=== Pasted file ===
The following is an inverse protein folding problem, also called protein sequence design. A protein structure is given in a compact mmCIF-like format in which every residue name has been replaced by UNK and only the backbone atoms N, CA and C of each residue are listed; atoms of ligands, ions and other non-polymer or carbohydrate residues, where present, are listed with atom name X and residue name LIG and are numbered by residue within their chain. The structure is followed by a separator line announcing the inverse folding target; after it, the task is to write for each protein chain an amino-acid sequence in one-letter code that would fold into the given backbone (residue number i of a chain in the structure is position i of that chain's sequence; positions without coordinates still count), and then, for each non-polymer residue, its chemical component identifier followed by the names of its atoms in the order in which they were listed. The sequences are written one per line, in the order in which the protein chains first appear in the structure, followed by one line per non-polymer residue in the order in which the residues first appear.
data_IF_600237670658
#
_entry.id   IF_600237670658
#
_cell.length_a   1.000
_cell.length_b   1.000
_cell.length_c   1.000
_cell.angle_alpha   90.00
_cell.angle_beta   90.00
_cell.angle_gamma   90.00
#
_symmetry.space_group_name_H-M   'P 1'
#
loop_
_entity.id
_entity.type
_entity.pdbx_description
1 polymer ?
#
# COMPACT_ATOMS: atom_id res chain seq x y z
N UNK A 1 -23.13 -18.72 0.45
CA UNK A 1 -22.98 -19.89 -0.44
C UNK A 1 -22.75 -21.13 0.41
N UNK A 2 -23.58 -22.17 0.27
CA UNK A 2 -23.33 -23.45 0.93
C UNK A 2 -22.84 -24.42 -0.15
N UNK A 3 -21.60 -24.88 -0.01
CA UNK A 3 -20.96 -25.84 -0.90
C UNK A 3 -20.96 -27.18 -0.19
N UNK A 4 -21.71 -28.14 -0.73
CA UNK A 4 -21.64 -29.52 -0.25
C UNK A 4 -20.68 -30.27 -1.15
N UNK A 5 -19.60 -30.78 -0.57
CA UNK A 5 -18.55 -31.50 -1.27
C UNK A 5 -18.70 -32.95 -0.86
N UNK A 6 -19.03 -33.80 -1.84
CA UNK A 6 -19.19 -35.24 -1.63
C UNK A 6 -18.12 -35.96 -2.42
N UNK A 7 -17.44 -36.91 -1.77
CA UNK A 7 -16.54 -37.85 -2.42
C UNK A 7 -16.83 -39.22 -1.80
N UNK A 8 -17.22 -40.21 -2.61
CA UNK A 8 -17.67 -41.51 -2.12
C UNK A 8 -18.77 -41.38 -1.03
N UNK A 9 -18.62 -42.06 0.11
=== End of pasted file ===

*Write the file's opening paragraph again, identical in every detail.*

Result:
The following is an inverse protein folding problem, also called protein sequence design. A protein structure is given in a compact mmCIF-like format in which every residue name has been replaced by UNK and only the backbone atoms N, CA and C of each residue are listed; atoms of ligands, ions and other non-polymer or carbohydrate residues, where present, are listed with atom name X and residue name LIG and are numbered by residue within their chain. The structure is followed by a separator line announcing the inverse folding target; after it, the task is to write for each protein chain an amino-acid sequence in one-letter code that would fold into the given backbone (residue number i of a chain in the structure is position i of that chain's sequence; positions without coordinates still count), and then, for each non-polymer residue, its chemical component identifier followed by the names of its atoms in the order in which they were listed. The sequences are written one per line, in the order in which the protein chains first appear in the structure, followed by one line per non-polymer residue in the order in which the residues first appear.